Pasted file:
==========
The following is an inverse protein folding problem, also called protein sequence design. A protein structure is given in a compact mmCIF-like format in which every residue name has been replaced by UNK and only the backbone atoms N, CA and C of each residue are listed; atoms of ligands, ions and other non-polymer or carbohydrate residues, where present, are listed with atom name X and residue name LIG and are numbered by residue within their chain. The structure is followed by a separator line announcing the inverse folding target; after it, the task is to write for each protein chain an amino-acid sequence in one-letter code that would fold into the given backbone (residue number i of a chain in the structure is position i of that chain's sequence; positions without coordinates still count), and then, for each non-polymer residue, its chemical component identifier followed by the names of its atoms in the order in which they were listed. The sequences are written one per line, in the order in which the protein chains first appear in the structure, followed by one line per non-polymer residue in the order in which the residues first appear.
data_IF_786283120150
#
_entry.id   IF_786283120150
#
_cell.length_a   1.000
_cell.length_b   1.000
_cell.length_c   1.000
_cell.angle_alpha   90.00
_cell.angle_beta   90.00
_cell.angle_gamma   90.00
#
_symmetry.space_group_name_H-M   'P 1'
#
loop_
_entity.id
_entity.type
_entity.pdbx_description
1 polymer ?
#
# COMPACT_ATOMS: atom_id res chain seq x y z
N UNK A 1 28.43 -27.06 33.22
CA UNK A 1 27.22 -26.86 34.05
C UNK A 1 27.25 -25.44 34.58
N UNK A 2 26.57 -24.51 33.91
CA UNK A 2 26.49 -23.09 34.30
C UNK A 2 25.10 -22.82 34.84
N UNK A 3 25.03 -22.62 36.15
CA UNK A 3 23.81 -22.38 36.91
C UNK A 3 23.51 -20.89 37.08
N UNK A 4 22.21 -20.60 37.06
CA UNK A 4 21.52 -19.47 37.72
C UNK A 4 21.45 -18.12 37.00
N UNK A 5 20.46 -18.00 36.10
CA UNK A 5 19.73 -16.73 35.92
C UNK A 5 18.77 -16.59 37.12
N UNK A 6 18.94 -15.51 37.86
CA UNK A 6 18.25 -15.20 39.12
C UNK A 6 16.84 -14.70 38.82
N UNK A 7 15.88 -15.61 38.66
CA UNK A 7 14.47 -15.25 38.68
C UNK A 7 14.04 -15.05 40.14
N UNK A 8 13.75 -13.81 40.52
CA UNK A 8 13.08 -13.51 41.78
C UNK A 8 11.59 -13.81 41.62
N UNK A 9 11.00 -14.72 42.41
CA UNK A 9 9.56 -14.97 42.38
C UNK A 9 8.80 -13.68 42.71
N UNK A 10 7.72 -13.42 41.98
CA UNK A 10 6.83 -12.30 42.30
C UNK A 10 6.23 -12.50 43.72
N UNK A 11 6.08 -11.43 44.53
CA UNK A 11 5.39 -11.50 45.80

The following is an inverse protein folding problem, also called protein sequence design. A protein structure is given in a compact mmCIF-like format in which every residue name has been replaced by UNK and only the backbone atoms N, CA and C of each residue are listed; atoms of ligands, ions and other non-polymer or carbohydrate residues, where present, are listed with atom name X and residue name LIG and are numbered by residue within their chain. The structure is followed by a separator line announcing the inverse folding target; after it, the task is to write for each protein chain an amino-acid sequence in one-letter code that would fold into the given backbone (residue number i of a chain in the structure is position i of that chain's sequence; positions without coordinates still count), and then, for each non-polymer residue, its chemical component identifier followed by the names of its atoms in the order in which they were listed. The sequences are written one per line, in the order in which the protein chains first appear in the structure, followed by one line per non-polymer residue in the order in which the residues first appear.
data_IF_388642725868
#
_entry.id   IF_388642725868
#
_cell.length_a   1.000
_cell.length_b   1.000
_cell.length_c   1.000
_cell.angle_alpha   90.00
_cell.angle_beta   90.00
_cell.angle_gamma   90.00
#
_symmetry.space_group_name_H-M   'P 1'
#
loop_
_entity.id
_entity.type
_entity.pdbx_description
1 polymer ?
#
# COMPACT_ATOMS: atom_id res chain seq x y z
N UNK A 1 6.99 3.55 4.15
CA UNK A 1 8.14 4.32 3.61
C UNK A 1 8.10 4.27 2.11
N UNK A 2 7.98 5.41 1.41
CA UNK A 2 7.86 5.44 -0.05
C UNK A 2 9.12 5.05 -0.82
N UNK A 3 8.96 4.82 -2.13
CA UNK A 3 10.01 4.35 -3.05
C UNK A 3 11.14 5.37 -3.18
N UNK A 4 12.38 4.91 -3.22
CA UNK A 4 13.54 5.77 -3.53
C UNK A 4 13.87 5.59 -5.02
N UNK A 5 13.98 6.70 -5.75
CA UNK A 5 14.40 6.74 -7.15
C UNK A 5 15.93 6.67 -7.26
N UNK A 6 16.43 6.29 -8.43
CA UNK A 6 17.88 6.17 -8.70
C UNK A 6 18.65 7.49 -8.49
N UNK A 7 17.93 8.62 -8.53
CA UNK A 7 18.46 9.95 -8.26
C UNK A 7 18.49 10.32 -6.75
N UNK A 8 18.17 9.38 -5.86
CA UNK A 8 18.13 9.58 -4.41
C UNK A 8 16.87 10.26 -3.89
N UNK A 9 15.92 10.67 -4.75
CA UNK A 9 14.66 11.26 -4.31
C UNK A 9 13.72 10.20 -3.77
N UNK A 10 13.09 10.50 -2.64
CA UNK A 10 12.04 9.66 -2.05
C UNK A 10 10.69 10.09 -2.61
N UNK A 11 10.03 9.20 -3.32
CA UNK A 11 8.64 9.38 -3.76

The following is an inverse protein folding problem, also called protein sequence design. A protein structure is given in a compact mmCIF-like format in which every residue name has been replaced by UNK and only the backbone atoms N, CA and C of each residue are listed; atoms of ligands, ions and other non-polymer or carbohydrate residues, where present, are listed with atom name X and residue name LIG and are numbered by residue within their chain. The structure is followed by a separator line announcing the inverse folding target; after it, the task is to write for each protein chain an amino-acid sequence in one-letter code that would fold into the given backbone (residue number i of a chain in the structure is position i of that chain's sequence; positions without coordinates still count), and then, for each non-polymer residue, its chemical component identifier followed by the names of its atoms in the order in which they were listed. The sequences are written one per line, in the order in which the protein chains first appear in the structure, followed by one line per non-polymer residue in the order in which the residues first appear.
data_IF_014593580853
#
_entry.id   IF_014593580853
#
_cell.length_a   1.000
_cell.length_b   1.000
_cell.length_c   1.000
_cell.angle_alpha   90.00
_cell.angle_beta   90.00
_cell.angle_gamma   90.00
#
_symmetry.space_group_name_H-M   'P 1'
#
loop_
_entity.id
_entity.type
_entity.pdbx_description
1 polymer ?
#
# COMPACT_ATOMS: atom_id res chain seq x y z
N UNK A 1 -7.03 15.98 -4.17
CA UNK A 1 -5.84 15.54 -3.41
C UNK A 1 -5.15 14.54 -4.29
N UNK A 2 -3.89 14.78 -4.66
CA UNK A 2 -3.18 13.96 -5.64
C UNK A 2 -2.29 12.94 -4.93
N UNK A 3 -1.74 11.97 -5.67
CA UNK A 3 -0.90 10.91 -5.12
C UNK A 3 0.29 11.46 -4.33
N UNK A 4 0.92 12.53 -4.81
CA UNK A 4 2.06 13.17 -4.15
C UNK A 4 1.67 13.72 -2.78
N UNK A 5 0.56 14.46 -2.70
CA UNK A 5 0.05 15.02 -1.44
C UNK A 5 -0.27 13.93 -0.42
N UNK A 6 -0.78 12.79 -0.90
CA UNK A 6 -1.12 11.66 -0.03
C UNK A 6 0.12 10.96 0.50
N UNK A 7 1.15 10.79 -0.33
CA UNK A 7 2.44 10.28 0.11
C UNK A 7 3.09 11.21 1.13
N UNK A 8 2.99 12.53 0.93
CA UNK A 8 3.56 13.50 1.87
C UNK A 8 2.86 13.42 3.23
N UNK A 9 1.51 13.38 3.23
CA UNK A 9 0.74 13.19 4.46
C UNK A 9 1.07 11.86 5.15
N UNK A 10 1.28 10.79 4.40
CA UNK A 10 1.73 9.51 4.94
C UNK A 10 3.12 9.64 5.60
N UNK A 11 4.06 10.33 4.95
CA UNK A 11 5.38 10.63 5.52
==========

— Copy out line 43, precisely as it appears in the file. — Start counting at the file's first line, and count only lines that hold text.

N UNK A 8 13.75 -13.81 40.52